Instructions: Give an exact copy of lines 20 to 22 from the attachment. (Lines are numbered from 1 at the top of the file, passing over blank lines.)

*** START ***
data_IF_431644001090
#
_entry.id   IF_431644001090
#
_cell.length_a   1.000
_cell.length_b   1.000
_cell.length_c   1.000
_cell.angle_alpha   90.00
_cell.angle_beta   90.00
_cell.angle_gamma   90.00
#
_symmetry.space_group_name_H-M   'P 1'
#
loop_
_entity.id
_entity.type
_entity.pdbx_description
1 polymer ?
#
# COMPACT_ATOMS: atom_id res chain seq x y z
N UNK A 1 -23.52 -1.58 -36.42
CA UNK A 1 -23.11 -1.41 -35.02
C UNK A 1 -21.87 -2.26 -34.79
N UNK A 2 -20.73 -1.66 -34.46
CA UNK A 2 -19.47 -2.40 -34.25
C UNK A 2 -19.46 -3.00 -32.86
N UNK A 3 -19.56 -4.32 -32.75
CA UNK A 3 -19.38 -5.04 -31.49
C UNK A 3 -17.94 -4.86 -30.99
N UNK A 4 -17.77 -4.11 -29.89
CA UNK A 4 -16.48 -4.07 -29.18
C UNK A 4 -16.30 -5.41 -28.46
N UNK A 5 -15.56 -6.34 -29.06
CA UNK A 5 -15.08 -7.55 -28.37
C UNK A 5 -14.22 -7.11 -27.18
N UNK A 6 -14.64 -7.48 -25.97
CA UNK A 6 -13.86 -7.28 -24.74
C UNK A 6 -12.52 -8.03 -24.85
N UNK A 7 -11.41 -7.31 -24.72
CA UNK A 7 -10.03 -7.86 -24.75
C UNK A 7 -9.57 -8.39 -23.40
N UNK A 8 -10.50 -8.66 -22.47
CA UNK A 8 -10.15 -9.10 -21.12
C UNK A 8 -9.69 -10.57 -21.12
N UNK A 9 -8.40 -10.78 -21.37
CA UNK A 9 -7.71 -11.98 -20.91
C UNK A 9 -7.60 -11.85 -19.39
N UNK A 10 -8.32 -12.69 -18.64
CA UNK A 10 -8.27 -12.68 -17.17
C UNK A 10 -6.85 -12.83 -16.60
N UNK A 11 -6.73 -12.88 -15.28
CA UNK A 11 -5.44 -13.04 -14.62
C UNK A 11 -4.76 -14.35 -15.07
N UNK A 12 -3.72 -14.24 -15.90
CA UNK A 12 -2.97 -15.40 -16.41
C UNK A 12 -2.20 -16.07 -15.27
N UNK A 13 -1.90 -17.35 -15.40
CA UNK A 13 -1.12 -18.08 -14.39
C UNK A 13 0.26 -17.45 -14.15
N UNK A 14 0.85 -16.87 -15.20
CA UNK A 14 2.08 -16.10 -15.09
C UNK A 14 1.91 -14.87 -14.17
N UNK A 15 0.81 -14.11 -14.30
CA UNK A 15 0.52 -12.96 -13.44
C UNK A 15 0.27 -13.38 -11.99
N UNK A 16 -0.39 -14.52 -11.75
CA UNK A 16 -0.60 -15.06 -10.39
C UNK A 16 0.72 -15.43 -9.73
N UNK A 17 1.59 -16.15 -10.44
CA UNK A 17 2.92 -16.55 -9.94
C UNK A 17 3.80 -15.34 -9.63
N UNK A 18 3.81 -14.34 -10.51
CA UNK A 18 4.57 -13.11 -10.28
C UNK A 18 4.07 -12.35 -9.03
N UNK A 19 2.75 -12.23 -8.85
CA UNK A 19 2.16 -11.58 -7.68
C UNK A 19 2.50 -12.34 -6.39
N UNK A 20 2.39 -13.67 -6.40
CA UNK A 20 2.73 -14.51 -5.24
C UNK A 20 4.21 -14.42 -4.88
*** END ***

# COMPACT_ATOMS: atom_id res chain seq x y z
N UNK A 1 -23.52 -1.58 -36.42
CA UNK A 1 -23.11 -1.41 -35.02